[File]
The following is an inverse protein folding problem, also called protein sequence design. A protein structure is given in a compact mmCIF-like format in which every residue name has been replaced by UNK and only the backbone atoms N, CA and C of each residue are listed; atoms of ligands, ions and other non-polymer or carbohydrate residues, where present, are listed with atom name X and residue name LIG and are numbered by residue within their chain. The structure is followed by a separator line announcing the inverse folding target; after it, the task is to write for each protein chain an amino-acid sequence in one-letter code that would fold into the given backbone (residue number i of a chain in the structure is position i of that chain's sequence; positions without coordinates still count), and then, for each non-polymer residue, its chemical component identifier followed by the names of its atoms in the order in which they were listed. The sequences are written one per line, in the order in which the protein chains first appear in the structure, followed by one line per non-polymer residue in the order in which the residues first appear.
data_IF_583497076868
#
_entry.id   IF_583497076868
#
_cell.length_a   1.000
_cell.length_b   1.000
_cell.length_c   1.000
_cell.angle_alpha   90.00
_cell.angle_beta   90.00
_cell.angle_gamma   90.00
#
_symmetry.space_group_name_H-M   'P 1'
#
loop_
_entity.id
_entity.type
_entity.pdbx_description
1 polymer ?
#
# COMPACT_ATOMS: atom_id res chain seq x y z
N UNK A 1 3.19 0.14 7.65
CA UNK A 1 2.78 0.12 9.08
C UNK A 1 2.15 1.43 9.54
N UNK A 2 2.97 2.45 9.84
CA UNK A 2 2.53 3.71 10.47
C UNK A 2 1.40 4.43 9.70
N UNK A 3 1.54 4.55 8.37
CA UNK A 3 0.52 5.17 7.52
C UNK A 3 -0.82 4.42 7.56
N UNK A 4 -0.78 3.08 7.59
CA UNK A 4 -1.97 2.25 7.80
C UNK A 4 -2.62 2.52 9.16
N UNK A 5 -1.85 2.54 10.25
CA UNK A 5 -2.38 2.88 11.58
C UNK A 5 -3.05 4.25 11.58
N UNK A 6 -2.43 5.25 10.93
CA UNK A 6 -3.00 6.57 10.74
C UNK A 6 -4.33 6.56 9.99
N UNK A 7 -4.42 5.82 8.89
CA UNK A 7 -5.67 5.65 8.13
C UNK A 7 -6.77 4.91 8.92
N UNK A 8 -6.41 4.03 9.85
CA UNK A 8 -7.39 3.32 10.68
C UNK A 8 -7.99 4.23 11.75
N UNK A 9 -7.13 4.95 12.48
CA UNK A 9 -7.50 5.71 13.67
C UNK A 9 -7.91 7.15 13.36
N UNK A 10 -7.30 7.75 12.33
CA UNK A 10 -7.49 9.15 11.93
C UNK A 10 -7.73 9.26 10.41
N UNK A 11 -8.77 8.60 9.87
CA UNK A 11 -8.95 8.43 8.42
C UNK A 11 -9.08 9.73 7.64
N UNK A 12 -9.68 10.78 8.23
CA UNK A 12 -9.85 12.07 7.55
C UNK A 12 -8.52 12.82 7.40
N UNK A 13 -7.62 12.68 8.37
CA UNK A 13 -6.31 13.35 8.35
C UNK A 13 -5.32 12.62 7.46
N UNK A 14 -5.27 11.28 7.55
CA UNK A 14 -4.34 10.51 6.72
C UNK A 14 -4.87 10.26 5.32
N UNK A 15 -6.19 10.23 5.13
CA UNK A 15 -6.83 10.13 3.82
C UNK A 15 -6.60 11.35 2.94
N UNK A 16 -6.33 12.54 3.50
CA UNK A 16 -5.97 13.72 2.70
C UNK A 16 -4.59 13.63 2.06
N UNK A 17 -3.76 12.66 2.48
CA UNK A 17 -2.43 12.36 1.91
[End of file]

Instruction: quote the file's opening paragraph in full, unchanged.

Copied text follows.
The following is an inverse protein folding problem, also called protein sequence design. A protein structure is given in a compact mmCIF-like format in which every residue name has been replaced by UNK and only the backbone atoms N, CA and C of each residue are listed; atoms of ligands, ions and other non-polymer or carbohydrate residues, where present, are listed with atom name X and residue name LIG and are numbered by residue within their chain. The structure is followed by a separator line announcing the inverse folding target; after it, the task is to write for each protein chain an amino-acid sequence in one-letter code that would fold into the given backbone (residue number i of a chain in the structure is position i of that chain's sequence; positions without coordinates still count), and then, for each non-polymer residue, its chemical component identifier followed by the names of its atoms in the order in which they were listed. The sequences are written one per line, in the order in which the protein chains first appear in the structure, followed by one line per non-polymer residue in the order in which the residues first appear.